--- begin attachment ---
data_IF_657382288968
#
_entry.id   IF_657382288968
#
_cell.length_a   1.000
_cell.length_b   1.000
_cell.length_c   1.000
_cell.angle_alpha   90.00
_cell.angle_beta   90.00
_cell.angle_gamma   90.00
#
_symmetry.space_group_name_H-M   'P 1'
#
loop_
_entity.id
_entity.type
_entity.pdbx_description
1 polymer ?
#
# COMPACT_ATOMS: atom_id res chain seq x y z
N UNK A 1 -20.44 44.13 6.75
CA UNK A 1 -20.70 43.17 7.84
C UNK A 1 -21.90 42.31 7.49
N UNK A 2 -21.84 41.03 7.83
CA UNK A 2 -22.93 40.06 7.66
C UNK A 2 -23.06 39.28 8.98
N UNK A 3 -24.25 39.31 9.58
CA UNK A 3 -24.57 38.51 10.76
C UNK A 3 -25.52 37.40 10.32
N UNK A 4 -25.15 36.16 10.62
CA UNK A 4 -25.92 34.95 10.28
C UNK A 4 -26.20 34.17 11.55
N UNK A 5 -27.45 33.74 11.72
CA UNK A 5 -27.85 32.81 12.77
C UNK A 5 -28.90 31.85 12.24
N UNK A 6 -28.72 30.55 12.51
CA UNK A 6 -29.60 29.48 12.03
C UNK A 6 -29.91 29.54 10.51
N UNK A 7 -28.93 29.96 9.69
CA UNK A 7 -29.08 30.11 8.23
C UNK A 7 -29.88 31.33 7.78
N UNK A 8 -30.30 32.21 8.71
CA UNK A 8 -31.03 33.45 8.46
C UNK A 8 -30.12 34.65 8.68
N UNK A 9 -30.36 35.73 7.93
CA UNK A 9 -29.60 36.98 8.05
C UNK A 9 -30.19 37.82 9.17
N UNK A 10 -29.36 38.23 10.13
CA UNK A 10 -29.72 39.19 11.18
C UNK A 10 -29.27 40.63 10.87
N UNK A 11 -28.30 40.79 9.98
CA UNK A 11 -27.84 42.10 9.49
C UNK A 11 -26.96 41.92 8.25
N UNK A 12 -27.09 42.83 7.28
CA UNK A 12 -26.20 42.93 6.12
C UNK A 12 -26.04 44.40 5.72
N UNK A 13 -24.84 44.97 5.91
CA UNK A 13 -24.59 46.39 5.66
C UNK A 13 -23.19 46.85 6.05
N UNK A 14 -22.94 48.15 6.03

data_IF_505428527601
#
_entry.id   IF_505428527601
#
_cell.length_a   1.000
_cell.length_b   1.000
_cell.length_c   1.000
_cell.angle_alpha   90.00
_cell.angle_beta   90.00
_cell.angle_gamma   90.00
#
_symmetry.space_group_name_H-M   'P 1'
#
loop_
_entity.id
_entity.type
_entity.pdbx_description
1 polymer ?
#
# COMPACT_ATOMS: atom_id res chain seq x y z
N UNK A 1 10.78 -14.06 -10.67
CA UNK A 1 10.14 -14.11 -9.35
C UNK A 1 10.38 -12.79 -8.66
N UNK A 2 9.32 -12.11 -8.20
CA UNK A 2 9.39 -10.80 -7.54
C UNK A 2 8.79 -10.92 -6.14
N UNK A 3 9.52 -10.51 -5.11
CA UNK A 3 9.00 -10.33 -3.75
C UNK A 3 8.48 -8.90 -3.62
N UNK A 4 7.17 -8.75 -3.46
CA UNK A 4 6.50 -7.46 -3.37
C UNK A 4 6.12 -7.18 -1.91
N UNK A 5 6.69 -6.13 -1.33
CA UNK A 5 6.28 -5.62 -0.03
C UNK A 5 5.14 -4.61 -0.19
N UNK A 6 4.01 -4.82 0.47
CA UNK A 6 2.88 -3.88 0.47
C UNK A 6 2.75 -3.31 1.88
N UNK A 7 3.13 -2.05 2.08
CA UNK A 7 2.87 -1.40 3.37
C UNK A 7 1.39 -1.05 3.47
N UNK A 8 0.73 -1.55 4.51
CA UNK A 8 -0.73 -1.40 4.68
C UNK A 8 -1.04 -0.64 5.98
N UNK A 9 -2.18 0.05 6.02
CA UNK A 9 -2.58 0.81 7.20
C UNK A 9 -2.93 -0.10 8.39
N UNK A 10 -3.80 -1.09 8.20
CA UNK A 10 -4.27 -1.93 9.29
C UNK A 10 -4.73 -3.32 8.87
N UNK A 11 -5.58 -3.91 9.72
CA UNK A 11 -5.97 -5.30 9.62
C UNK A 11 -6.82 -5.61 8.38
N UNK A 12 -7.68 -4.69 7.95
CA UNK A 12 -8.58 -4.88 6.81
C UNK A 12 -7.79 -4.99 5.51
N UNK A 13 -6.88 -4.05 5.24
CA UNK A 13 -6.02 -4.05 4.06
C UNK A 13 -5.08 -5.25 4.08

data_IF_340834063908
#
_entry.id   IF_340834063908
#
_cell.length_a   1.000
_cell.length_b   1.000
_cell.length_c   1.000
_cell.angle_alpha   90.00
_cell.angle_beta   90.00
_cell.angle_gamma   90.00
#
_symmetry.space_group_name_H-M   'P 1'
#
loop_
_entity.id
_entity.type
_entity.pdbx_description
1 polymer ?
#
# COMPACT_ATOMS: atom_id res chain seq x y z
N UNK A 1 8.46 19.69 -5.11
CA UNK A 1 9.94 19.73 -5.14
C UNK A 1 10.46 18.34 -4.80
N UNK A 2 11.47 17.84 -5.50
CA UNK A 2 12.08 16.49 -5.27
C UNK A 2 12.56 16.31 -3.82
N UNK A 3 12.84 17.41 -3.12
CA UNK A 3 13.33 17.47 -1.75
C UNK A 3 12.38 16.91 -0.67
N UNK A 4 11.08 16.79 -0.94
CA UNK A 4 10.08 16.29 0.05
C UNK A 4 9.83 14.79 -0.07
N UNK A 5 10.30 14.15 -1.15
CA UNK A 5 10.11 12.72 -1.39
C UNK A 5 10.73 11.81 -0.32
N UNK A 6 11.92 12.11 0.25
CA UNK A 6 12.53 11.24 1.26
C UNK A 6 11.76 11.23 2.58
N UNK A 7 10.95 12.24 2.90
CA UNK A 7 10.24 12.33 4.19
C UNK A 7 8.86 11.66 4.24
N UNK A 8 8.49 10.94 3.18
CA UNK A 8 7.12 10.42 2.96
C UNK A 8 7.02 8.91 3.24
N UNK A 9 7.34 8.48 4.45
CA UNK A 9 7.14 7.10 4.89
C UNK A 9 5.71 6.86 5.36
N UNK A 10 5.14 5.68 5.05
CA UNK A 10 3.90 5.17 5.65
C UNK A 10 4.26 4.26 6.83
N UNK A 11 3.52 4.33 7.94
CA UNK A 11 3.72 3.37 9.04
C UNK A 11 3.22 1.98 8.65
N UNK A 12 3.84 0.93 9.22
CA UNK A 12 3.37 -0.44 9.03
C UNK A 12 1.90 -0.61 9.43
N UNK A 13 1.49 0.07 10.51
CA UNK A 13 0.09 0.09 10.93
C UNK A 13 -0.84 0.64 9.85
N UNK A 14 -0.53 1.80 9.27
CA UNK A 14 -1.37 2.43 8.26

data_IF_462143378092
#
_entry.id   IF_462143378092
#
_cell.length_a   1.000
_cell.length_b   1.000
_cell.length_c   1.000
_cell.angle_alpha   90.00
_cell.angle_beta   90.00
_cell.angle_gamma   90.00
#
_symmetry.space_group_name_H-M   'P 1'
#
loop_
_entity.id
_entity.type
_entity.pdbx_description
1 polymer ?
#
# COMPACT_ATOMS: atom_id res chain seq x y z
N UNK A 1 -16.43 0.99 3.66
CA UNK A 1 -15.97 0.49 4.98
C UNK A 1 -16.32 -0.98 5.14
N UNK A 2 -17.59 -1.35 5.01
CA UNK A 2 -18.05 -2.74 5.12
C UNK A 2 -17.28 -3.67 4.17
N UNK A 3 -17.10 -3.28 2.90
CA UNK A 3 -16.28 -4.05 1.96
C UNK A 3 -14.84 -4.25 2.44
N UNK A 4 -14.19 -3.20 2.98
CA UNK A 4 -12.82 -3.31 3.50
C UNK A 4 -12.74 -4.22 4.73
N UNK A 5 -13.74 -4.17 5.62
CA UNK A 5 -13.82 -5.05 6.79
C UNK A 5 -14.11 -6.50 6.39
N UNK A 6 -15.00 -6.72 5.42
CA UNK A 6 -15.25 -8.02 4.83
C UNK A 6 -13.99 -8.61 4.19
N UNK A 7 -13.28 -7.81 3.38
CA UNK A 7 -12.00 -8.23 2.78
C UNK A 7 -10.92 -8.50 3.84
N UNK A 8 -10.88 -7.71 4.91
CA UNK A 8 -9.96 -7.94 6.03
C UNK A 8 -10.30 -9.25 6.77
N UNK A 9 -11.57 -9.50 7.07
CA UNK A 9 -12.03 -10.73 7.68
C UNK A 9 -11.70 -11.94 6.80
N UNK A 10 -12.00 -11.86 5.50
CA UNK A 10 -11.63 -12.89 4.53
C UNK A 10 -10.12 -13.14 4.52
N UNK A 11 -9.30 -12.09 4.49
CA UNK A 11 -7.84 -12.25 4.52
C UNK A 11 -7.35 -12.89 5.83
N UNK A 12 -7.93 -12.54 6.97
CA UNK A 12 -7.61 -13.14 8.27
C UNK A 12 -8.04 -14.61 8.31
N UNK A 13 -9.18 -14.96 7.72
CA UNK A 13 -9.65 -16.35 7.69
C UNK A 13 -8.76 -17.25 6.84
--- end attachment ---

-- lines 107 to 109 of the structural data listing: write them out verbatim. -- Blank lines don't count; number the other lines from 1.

C UNK A 9 -2.93 -0.10 8.39
N UNK A 10 -3.80 -1.09 8.20
CA UNK A 10 -4.27 -1.93 9.29